What happens if more than one wave exists within the same space? We know that white light from the sun, for example, is made up of all the wavelengths of visible light, and we know that we could shine two laser lights at the same spot on a wall (if we felt so inclined) – so what happens to the waves when they meet? Well, when two waves meet each other, they will overlap and interact in a process called superposition . This means that the waves will kind of mix together to form a resultant wave – and this resultant wave will have a larger or smaller amplitude than the individual waves, depending on how they interact. Fig. 10.3 shows an example where two smaller-amplitude waves (blue) are interacting to form a resultant wave (pink).
Now, let’s go back to think about our extremely common example of shining two lasers at the same spot on a wall. The cool feature of lasers is that they possess only a single wavelength. This means that a red laser, for example, will only output light of a single wavelength in the ‘red’ end of the spectrum (around 700 nm). If we have two identical lasers then, the waves produced will be identical in their wavelength (and therefore frequency), which would make them coherent . If we shine one laser at a point on the wall, depending on the distance, it will arrive at a specified point (phase) of the cycle ( Fig. 10.4 A). If we add another laser and shine it at the same point on the wall, and if it is the exact same distance away, it will arrive in phase (at the same point in the cycle; Fig. 10.4 B). However, if the distance of the second laser pointer from the wall is varied, then the second wave will arrive at a different point in the phase and will be out of phase with the first wave ( Fig. 10.4 C).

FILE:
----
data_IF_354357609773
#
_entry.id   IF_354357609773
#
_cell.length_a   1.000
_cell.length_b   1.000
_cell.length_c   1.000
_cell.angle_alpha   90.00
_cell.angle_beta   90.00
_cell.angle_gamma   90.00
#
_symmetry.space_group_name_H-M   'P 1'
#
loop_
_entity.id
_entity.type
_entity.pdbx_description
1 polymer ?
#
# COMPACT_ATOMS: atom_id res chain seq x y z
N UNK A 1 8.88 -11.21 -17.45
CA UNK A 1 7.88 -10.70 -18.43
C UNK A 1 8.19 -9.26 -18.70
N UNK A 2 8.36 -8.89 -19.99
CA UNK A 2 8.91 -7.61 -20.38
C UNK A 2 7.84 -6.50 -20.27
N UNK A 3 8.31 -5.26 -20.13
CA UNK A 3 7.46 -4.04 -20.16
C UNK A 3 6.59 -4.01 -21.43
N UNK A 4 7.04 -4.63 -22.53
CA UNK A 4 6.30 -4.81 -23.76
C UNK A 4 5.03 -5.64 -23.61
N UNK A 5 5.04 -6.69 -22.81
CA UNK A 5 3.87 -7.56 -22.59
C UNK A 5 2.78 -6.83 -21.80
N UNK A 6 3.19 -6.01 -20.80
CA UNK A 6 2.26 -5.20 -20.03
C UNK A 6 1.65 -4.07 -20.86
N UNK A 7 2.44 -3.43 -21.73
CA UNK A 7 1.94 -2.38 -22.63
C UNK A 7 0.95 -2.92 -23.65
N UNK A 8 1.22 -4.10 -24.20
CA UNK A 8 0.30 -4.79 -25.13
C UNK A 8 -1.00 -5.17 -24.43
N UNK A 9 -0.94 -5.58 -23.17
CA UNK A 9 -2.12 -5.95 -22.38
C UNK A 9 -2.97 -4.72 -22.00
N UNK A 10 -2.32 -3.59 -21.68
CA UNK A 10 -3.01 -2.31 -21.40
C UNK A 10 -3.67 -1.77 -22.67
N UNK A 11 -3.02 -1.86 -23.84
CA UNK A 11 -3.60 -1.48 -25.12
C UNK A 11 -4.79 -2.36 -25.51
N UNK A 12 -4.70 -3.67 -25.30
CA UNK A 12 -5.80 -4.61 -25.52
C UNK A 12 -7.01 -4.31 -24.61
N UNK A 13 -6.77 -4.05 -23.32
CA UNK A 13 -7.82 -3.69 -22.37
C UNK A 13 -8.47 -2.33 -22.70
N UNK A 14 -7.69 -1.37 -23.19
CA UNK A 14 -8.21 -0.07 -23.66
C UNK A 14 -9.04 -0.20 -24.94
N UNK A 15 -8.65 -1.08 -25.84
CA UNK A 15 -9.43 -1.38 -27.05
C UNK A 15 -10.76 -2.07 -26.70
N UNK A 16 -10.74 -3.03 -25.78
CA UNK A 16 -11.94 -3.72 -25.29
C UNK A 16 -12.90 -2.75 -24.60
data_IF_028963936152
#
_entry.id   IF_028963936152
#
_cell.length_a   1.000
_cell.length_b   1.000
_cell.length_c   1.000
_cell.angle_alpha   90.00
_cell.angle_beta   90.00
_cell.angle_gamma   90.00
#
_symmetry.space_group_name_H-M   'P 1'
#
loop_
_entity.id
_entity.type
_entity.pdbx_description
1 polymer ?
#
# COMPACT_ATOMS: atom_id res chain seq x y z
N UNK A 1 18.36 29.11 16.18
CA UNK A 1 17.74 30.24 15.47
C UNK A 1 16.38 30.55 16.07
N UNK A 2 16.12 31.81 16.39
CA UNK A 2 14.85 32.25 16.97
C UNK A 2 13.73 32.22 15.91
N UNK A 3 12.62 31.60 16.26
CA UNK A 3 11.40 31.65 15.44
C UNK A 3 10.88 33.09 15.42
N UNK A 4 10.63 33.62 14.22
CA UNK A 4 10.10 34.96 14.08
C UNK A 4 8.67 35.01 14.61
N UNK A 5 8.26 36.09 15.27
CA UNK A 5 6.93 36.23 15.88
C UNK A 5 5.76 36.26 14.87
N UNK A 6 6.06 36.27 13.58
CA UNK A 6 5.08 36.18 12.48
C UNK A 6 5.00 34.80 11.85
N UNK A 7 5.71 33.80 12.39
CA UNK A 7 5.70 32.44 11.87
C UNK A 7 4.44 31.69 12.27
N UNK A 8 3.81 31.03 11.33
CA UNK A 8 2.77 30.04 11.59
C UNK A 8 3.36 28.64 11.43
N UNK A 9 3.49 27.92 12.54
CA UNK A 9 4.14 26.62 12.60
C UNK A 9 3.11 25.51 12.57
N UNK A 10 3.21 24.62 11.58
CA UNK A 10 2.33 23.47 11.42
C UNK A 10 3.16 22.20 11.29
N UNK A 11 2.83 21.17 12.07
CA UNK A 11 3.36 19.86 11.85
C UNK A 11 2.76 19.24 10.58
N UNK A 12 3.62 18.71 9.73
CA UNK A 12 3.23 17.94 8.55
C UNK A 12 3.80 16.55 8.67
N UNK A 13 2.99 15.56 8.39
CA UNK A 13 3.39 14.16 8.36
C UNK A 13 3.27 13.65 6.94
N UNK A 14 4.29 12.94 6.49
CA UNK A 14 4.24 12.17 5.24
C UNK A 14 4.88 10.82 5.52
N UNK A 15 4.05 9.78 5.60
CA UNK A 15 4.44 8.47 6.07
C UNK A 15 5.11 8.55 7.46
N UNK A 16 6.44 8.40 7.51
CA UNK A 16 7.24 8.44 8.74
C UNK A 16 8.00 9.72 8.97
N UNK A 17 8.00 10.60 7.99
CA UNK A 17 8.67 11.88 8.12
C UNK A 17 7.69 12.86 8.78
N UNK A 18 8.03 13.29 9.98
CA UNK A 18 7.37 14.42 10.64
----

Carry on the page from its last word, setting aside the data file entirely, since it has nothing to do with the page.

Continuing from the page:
For waves to be considered to be in phase with one another, they either need to have travelled exactly the same distance or have travelled a distance that results in a 0° or 360° separation. If the waves travel any other distance, resulting in any other degree of phase separation, then they can be described as being out of phase, and the amount of separation between the waves is called the phase difference .
Importantly, if multiple waves meet and interact with one another, then they produce interference , defined as the variation in wave amplitude that occurs when multiple waves interact. Let’s consider a hypothetical example in which we have two identical light sources producing two identical waves (like with the laser pointers before). If the two waves are in phase, then the amplitudes will add together to increase the amplitude of the resultant wave, which is considered complete constructive interference (I like to remember this by thinking that it ‘constructs’ a taller amplitude) ( Fig. 10.5 A) and will produce a bright light ( maxima ). However, if the waves are 180° out of phase (meaning the peaks of one wave line up with the troughs of another wave) then the amplitudes will add together to produce a net amplitude of zero, meaning they cancel each other out. This is called complete destructive interference ( Fig. 10.5 B) and will produce an absence of light ( minima ).